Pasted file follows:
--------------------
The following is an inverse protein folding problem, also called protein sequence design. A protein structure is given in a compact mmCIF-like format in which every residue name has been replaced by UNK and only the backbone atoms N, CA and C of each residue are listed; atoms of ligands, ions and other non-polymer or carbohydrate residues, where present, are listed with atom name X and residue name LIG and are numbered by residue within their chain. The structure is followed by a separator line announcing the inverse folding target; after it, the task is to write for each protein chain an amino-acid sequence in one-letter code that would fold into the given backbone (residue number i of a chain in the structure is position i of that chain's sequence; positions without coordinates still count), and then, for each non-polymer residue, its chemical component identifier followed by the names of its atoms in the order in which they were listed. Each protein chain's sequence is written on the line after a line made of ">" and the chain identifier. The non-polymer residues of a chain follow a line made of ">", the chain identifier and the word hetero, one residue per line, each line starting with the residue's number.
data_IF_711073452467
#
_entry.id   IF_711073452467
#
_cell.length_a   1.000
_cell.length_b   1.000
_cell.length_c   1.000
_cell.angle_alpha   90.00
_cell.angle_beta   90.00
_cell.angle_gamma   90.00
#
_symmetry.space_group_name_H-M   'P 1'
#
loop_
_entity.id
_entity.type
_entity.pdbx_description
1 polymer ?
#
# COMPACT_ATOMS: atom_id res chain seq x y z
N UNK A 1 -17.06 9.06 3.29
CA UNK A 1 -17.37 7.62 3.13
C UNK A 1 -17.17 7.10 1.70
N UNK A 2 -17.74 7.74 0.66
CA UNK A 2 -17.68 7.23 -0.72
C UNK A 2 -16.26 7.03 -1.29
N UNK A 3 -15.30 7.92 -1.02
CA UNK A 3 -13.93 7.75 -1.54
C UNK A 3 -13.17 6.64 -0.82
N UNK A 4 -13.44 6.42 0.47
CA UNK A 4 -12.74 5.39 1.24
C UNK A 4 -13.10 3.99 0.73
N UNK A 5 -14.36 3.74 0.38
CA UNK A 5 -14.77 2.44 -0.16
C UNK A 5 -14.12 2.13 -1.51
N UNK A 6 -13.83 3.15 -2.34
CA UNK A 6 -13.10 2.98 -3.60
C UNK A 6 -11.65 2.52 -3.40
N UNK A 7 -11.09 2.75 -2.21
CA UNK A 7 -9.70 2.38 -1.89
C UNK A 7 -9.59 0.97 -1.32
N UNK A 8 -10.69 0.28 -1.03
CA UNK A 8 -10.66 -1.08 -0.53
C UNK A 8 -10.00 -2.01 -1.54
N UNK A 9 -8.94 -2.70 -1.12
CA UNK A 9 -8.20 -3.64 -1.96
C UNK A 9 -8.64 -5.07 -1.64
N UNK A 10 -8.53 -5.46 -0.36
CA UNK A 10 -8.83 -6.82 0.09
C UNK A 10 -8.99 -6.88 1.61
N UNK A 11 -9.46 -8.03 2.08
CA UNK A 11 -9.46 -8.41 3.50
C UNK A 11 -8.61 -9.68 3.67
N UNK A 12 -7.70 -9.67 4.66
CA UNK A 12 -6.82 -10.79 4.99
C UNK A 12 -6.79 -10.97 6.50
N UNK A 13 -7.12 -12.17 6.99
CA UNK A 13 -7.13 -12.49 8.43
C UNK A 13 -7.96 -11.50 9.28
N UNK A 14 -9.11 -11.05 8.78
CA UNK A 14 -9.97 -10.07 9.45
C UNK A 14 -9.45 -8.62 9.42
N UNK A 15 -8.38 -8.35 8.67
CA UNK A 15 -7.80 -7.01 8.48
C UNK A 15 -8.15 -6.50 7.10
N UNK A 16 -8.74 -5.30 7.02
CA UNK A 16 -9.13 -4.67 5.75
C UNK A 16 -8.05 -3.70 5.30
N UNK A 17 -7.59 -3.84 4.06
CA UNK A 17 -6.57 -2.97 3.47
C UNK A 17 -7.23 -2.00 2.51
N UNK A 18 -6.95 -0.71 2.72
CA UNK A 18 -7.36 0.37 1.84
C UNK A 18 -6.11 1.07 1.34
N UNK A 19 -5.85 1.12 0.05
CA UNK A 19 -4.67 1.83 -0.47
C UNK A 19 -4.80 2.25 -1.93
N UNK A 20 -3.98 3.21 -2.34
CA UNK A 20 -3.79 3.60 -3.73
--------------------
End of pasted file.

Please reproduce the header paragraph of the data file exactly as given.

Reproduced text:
The following is an inverse protein folding problem, also called protein sequence design. A protein structure is given in a compact mmCIF-like format in which every residue name has been replaced by UNK and only the backbone atoms N, CA and C of each residue are listed; atoms of ligands, ions and other non-polymer or carbohydrate residues, where present, are listed with atom name X and residue name LIG and are numbered by residue within their chain. The structure is followed by a separator line announcing the inverse folding target; after it, the task is to write for each protein chain an amino-acid sequence in one-letter code that would fold into the given backbone (residue number i of a chain in the structure is position i of that chain's sequence; positions without coordinates still count), and then, for each non-polymer residue, its chemical component identifier followed by the names of its atoms in the order in which they were listed. Each protein chain's sequence is written on the line after a line made of ">" and the chain identifier. The non-polymer residues of a chain follow a line made of ">", the chain identifier and the word hetero, one residue per line, each line starting with the residue's number.